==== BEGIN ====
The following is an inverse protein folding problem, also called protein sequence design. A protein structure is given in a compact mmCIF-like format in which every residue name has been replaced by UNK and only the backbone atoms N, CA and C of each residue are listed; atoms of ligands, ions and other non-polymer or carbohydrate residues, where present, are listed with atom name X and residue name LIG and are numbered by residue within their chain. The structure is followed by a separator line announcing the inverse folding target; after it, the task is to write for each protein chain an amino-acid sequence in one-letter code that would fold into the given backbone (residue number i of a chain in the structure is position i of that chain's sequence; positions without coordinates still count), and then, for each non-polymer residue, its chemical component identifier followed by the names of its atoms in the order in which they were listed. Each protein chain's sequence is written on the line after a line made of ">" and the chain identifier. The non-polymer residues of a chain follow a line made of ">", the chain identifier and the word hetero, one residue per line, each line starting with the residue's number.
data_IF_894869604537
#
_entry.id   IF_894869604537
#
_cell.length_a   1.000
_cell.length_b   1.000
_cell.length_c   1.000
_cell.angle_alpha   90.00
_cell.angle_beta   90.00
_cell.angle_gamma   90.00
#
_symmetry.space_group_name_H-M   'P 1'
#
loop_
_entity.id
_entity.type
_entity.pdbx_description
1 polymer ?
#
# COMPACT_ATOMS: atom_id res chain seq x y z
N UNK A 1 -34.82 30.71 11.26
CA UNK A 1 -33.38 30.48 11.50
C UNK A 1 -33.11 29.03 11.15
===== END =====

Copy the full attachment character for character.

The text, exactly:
The following is an inverse protein folding problem, also called protein sequence design. A protein structure is given in a compact mmCIF-like format in which every residue name has been replaced by UNK and only the backbone atoms N, CA and C of each residue are listed; atoms of ligands, ions and other non-polymer or carbohydrate residues, where present, are listed with atom name X and residue name LIG and are numbered by residue within their chain. The structure is followed by a separator line announcing the inverse folding target; after it, the task is to write for each protein chain an amino-acid sequence in one-letter code that would fold into the given backbone (residue number i of a chain in the structure is position i of that chain's sequence; positions without coordinates still count), and then, for each non-polymer residue, its chemical component identifier followed by the names of its atoms in the order in which they were listed. Each protein chain's sequence is written on the line after a line made of ">" and the chain identifier. The non-polymer residues of a chain follow a line made of ">", the chain identifier and the word hetero, one residue per line, each line starting with the residue's number.
data_IF_894869604537
#
_entry.id   IF_894869604537
#
_cell.length_a   1.000
_cell.length_b   1.000
_cell.length_c   1.000
_cell.angle_alpha   90.00
_cell.angle_beta   90.00
_cell.angle_gamma   90.00
#
_symmetry.space_group_name_H-M   'P 1'
#
loop_
_entity.id
_entity.type
_entity.pdbx_description
1 polymer ?
#
# COMPACT_ATOMS: atom_id res chain seq x y z
N UNK A 1 -34.82 30.71 11.26
CA UNK A 1 -33.38 30.48 11.50
C UNK A 1 -33.11 29.03 11.15